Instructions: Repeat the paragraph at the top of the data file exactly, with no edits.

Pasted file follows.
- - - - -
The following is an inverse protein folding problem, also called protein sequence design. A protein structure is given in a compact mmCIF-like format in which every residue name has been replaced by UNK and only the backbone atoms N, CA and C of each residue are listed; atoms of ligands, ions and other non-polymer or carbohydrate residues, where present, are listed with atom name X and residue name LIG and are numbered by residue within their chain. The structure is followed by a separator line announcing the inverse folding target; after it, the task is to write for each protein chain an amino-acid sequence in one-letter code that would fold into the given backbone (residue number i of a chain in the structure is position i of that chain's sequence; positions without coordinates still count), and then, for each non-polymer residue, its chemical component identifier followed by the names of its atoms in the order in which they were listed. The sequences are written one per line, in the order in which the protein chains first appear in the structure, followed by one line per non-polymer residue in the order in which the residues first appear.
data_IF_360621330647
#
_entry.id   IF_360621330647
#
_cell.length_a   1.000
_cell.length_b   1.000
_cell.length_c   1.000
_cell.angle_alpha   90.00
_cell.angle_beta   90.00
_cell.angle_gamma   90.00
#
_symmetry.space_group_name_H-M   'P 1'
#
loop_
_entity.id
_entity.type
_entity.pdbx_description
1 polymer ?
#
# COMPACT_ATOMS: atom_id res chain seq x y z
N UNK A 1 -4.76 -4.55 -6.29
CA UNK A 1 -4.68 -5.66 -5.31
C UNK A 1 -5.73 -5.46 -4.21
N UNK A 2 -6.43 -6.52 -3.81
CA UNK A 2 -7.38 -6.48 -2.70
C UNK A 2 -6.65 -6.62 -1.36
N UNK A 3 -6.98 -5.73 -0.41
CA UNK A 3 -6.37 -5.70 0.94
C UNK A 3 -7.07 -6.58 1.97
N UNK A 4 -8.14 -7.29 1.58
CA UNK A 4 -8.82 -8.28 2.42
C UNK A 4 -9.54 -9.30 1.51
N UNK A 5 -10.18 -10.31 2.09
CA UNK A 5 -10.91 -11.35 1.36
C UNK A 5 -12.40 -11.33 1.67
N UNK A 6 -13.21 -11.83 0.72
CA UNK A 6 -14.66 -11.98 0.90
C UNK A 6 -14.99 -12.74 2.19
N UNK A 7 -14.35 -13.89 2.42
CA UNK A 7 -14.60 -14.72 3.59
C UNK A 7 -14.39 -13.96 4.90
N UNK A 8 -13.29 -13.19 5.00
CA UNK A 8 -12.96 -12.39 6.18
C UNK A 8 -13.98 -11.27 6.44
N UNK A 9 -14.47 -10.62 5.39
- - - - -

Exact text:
The following is an inverse protein folding problem, also called protein sequence design. A protein structure is given in a compact mmCIF-like format in which every residue name has been replaced by UNK and only the backbone atoms N, CA and C of each residue are listed; atoms of ligands, ions and other non-polymer or carbohydrate residues, where present, are listed with atom name X and residue name LIG and are numbered by residue within their chain. The structure is followed by a separator line announcing the inverse folding target; after it, the task is to write for each protein chain an amino-acid sequence in one-letter code that would fold into the given backbone (residue number i of a chain in the structure is position i of that chain's sequence; positions without coordinates still count), and then, for each non-polymer residue, its chemical component identifier followed by the names of its atoms in the order in which they were listed. The sequences are written one per line, in the order in which the protein chains first appear in the structure, followed by one line per non-polymer residue in the order in which the residues first appear.